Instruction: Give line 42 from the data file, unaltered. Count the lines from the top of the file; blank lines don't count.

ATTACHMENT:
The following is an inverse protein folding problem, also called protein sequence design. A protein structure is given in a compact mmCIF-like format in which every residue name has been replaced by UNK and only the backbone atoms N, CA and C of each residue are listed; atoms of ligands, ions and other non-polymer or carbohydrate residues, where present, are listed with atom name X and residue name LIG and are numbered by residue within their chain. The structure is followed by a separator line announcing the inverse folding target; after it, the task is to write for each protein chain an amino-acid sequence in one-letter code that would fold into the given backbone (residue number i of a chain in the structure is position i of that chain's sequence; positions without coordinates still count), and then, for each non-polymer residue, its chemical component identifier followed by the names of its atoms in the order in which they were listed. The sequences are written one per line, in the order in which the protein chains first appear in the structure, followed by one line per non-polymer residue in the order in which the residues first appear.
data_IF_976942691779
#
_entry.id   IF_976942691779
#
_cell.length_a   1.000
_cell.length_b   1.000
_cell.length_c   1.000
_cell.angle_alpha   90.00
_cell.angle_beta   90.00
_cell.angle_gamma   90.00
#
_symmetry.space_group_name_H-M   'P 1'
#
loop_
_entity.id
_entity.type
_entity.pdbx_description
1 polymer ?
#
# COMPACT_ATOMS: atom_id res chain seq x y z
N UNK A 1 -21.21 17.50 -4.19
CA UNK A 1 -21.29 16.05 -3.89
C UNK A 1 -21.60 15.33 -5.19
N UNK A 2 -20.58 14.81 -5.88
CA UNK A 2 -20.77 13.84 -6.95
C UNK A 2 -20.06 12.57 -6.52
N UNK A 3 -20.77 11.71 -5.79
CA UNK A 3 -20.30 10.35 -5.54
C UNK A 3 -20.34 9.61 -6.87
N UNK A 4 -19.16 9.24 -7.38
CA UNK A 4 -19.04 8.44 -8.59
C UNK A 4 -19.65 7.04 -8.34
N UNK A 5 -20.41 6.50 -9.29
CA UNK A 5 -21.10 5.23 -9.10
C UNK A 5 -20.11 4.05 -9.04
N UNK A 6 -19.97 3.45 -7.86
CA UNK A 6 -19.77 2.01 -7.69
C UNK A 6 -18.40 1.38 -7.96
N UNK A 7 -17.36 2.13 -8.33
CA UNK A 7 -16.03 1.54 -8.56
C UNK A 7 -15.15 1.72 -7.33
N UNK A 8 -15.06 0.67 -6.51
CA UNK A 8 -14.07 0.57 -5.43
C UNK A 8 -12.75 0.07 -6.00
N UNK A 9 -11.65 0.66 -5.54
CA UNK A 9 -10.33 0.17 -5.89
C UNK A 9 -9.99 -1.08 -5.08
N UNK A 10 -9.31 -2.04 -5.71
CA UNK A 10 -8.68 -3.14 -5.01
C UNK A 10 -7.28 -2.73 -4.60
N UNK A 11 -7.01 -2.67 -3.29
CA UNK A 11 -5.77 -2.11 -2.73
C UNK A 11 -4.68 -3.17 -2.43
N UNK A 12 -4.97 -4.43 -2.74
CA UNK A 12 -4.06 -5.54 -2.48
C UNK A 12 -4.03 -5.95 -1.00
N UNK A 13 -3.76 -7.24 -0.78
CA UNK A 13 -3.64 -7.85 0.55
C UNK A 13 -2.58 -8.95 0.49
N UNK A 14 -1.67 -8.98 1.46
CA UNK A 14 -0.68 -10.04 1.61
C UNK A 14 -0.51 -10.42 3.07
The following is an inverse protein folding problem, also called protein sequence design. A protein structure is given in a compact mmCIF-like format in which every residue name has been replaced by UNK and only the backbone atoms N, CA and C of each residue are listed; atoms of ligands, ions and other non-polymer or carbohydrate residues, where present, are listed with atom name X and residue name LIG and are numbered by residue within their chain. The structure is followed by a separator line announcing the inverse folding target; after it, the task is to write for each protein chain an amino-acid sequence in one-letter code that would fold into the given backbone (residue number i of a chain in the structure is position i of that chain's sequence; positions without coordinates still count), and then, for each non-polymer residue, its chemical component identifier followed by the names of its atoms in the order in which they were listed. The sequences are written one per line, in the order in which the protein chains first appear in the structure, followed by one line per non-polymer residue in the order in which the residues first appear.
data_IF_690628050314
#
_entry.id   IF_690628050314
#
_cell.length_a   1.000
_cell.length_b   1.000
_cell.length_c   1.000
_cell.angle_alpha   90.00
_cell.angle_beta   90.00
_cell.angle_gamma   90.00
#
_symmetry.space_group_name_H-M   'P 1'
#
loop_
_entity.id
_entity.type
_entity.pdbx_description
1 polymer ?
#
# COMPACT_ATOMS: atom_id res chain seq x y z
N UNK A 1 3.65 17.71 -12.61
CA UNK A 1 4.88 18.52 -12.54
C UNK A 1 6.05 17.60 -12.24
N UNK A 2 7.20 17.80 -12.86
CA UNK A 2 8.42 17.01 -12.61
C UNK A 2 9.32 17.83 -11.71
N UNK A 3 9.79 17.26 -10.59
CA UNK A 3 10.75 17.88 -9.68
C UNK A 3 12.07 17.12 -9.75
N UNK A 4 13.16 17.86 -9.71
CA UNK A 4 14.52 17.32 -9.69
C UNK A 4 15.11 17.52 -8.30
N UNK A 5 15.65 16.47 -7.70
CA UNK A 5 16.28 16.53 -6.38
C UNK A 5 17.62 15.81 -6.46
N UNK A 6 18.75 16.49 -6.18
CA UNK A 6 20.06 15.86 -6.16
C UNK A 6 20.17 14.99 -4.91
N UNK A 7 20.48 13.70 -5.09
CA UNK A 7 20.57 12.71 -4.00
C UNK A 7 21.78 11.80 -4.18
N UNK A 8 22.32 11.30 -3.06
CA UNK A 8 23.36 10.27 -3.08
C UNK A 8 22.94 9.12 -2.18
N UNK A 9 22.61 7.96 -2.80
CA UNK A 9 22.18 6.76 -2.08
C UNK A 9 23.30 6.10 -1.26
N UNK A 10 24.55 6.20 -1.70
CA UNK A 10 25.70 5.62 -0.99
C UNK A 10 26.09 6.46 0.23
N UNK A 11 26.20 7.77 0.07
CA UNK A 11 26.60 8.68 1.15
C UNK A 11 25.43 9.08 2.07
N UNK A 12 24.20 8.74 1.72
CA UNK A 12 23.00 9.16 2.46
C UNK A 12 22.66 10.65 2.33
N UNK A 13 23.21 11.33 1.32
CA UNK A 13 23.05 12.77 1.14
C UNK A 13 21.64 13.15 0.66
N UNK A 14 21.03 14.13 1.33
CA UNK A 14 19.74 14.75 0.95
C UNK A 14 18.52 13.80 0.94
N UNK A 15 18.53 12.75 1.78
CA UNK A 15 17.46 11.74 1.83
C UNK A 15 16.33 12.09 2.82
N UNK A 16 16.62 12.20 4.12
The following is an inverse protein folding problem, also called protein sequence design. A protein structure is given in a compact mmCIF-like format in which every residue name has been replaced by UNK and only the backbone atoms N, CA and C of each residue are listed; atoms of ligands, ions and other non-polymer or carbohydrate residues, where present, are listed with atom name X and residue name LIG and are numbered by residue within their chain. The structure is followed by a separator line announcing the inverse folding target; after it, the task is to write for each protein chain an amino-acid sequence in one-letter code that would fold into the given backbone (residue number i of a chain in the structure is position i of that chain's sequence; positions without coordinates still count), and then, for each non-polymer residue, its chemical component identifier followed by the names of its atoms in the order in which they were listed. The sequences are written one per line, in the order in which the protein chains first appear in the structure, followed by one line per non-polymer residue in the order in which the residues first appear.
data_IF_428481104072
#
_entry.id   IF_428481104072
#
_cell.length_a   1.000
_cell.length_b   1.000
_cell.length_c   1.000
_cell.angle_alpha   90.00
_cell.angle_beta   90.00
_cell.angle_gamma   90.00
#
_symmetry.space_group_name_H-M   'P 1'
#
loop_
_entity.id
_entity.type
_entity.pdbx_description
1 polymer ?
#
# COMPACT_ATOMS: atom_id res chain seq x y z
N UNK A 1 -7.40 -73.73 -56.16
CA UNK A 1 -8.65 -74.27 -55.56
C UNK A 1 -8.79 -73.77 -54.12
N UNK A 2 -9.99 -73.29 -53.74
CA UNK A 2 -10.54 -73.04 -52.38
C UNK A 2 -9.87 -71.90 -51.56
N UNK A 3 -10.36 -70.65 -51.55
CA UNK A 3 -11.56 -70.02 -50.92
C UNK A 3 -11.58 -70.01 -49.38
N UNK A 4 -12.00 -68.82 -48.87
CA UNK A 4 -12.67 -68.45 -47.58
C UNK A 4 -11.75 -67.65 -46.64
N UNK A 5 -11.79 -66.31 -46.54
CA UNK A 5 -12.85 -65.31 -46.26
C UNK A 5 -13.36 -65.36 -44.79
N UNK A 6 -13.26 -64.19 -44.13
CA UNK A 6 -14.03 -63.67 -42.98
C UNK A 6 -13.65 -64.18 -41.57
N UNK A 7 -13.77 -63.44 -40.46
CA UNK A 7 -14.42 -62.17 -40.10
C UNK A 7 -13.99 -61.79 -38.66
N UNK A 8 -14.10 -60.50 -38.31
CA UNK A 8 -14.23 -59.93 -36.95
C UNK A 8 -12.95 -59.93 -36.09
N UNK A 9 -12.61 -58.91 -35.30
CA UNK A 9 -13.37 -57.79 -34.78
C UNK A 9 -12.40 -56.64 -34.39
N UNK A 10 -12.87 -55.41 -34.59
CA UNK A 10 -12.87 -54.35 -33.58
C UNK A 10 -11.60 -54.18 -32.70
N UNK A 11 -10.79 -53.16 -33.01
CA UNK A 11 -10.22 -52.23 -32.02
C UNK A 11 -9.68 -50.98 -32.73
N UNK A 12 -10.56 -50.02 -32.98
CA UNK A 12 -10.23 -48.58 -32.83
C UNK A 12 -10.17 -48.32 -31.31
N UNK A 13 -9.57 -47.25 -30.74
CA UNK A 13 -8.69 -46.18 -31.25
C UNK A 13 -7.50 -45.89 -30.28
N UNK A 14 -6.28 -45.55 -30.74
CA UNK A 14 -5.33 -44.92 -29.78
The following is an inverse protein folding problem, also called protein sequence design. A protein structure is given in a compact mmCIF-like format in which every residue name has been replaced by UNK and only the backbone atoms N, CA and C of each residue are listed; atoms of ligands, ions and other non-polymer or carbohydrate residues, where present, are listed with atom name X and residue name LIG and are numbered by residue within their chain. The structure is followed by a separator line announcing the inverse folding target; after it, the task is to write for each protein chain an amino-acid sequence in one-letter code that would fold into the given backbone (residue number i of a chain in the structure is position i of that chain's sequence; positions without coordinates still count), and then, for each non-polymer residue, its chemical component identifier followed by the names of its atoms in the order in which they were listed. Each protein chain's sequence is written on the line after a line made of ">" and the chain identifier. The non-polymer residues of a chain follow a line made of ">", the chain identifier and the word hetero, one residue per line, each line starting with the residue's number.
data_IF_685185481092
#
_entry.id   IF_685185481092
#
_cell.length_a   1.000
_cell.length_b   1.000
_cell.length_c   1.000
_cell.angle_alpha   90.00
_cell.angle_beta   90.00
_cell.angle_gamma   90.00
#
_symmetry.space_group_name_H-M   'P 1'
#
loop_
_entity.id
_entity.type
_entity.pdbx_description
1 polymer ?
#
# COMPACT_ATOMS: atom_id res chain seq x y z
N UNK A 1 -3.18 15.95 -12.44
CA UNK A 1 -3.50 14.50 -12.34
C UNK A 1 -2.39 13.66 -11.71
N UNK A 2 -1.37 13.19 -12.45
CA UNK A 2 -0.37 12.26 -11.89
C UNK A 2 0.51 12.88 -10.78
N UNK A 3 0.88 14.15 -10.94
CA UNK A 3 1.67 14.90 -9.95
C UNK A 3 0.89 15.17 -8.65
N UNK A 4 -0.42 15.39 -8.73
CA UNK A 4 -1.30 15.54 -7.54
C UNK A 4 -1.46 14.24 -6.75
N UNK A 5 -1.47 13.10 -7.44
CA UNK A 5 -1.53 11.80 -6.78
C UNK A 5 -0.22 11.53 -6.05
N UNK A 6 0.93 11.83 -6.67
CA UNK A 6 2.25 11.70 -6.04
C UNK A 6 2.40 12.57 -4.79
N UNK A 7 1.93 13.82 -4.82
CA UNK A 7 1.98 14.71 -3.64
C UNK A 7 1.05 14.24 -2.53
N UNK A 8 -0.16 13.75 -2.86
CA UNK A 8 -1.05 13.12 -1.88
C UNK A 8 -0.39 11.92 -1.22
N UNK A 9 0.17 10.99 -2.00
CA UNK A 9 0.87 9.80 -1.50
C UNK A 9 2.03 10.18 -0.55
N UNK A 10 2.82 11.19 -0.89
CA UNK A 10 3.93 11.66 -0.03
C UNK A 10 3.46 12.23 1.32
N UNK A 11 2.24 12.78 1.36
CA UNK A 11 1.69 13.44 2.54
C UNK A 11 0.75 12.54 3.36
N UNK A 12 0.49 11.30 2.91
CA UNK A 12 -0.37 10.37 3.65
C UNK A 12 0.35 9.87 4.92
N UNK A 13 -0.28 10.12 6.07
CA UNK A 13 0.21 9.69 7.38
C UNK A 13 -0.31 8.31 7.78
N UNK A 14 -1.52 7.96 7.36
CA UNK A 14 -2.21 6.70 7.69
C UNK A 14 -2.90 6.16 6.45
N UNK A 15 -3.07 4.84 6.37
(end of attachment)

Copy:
C UNK A 7 -15.15 1.72 -7.33